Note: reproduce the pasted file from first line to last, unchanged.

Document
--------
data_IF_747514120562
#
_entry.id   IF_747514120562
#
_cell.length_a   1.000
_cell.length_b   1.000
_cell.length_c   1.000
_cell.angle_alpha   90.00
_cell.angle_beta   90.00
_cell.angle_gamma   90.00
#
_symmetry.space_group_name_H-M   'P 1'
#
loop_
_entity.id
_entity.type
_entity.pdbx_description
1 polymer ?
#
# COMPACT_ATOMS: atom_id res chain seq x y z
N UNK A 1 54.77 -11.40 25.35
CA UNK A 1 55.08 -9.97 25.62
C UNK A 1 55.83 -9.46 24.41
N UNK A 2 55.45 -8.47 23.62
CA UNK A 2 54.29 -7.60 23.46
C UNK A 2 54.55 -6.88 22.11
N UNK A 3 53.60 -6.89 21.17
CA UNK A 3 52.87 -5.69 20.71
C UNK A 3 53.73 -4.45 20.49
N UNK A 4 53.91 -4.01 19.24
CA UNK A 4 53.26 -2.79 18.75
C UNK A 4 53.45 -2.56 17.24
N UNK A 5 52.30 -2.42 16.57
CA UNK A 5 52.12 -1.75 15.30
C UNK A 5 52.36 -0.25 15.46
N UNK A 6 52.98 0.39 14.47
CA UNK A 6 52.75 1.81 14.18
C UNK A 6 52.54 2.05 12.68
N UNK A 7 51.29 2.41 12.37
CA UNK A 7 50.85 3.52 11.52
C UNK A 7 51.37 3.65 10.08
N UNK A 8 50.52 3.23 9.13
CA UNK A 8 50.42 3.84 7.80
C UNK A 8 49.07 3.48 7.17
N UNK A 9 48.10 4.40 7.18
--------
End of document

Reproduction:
data_IF_747514120562
#
_entry.id   IF_747514120562
#
_cell.length_a   1.000
_cell.length_b   1.000
_cell.length_c   1.000
_cell.angle_alpha   90.00
_cell.angle_beta   90.00
_cell.angle_gamma   90.00
#
_symmetry.space_group_name_H-M   'P 1'
#
loop_
_entity.id
_entity.type
_entity.pdbx_description
1 polymer ?
#
# COMPACT_ATOMS: atom_id res chain seq x y z
N UNK A 1 54.77 -11.40 25.35
CA UNK A 1 55.08 -9.97 25.62
C UNK A 1 55.83 -9.46 24.41
N UNK A 2 55.45 -8.47 23.62
CA UNK A 2 54.29 -7.60 23.46
C UNK A 2 54.55 -6.88 22.11
N UNK A 3 53.60 -6.89 21.17
CA UNK A 3 52.87 -5.69 20.71
C UNK A 3 53.73 -4.45 20.49
N UNK A 4 53.91 -4.01 19.24
CA UNK A 4 53.26 -2.79 18.75
C UNK A 4 53.45 -2.56 17.24
N UNK A 5 52.30 -2.42 16.57
CA UNK A 5 52.12 -1.75 15.30
C UNK A 5 52.36 -0.25 15.46
N UNK A 6 52.98 0.39 14.47
CA UNK A 6 52.75 1.81 14.18
C UNK A 6 52.54 2.05 12.68
N UNK A 7 51.29 2.41 12.37
CA UNK A 7 50.85 3.52 11.52
C UNK A 7 51.37 3.65 10.08
N UNK A 8 50.52 3.23 9.13
CA UNK A 8 50.42 3.84 7.80
C UNK A 8 49.07 3.48 7.17
N UNK A 9 48.10 4.40 7.18